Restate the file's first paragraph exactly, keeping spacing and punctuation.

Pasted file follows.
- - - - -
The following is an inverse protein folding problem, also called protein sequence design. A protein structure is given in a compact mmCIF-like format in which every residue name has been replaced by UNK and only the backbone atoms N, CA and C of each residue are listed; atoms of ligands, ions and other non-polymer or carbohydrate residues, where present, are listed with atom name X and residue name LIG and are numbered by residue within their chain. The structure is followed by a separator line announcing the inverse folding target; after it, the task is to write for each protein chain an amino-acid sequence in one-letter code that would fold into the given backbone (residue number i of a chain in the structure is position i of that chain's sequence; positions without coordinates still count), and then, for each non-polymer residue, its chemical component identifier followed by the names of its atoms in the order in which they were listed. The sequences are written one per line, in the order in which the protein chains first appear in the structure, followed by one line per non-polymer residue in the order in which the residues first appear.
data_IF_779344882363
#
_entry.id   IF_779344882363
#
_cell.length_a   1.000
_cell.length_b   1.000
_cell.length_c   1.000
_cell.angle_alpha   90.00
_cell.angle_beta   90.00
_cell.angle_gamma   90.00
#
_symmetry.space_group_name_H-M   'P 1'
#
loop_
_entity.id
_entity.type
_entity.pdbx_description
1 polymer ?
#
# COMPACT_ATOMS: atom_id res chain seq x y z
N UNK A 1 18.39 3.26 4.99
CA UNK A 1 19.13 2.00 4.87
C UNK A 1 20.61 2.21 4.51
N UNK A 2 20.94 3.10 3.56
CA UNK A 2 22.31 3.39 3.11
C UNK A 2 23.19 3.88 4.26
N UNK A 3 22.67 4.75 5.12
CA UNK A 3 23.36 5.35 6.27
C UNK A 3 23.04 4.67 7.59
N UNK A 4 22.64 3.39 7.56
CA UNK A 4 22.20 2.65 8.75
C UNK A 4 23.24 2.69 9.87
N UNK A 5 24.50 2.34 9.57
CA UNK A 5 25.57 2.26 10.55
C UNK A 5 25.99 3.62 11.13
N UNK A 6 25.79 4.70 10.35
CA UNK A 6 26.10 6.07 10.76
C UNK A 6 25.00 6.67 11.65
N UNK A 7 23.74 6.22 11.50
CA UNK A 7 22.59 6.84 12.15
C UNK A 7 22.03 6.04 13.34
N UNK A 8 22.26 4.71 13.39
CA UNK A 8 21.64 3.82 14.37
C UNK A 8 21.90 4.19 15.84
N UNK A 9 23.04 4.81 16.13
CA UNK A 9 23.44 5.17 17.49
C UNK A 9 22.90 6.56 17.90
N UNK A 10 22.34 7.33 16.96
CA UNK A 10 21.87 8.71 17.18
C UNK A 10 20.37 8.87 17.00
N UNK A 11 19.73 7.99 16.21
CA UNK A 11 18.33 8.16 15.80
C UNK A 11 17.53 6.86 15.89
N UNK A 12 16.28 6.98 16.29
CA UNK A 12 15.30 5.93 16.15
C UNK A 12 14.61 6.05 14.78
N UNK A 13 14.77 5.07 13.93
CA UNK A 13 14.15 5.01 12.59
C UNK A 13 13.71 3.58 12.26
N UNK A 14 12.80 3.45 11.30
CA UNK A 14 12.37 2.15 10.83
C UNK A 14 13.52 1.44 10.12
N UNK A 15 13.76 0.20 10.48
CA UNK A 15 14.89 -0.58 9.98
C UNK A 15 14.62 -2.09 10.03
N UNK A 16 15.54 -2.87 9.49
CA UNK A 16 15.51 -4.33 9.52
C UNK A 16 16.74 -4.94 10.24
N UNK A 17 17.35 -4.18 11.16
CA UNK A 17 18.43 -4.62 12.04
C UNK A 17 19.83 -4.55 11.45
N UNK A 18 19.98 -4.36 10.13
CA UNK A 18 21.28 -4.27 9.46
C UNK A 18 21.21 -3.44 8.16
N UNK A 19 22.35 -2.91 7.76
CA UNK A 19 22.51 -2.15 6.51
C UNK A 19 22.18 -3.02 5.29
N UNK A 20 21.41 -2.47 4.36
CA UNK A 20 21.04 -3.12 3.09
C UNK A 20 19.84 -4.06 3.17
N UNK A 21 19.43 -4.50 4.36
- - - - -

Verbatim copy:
The following is an inverse protein folding problem, also called protein sequence design. A protein structure is given in a compact mmCIF-like format in which every residue name has been replaced by UNK and only the backbone atoms N, CA and C of each residue are listed; atoms of ligands, ions and other non-polymer or carbohydrate residues, where present, are listed with atom name X and residue name LIG and are numbered by residue within their chain. The structure is followed by a separator line announcing the inverse folding target; after it, the task is to write for each protein chain an amino-acid sequence in one-letter code that would fold into the given backbone (residue number i of a chain in the structure is position i of that chain's sequence; positions without coordinates still count), and then, for each non-polymer residue, its chemical component identifier followed by the names of its atoms in the order in which they were listed. The sequences are written one per line, in the order in which the protein chains first appear in the structure, followed by one line per non-polymer residue in the order in which the residues first appear.